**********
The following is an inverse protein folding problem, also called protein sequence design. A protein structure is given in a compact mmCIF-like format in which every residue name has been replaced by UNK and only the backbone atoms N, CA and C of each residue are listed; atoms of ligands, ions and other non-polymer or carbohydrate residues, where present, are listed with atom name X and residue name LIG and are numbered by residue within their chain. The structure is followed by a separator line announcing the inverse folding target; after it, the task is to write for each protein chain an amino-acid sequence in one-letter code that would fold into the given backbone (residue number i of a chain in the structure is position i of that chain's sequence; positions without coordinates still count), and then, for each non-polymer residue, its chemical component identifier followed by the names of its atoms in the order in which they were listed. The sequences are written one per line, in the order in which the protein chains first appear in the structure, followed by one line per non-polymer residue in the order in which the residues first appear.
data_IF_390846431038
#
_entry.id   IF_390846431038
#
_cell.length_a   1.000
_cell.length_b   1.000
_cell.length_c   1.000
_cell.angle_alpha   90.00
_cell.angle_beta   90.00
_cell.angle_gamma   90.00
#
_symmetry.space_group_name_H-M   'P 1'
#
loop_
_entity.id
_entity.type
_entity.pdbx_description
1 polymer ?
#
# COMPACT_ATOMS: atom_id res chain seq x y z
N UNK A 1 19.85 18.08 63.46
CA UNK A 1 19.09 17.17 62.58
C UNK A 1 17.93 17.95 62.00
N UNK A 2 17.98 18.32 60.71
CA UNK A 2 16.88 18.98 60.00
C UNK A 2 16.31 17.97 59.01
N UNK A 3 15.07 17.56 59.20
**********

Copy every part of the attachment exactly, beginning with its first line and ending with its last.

The following is an inverse protein folding problem, also called protein sequence design. A protein structure is given in a compact mmCIF-like format in which every residue name has been replaced by UNK and only the backbone atoms N, CA and C of each residue are listed; atoms of ligands, ions and other non-polymer or carbohydrate residues, where present, are listed with atom name X and residue name LIG and are numbered by residue within their chain. The structure is followed by a separator line announcing the inverse folding target; after it, the task is to write for each protein chain an amino-acid sequence in one-letter code that would fold into the given backbone (residue number i of a chain in the structure is position i of that chain's sequence; positions without coordinates still count), and then, for each non-polymer residue, its chemical component identifier followed by the names of its atoms in the order in which they were listed. The sequences are written one per line, in the order in which the protein chains first appear in the structure, followed by one line per non-polymer residue in the order in which the residues first appear.
data_IF_390846431038
#
_entry.id   IF_390846431038
#
_cell.length_a   1.000
_cell.length_b   1.000
_cell.length_c   1.000
_cell.angle_alpha   90.00
_cell.angle_beta   90.00
_cell.angle_gamma   90.00
#
_symmetry.space_group_name_H-M   'P 1'
#
loop_
_entity.id
_entity.type
_entity.pdbx_description
1 polymer ?
#
# COMPACT_ATOMS: atom_id res chain seq x y z
N UNK A 1 19.85 18.08 63.46
CA UNK A 1 19.09 17.17 62.58
C UNK A 1 17.93 17.95 62.00
N UNK A 2 17.98 18.32 60.71
CA UNK A 2 16.88 18.98 60.00
C UNK A 2 16.31 17.97 59.01
N UNK A 3 15.07 17.56 59.20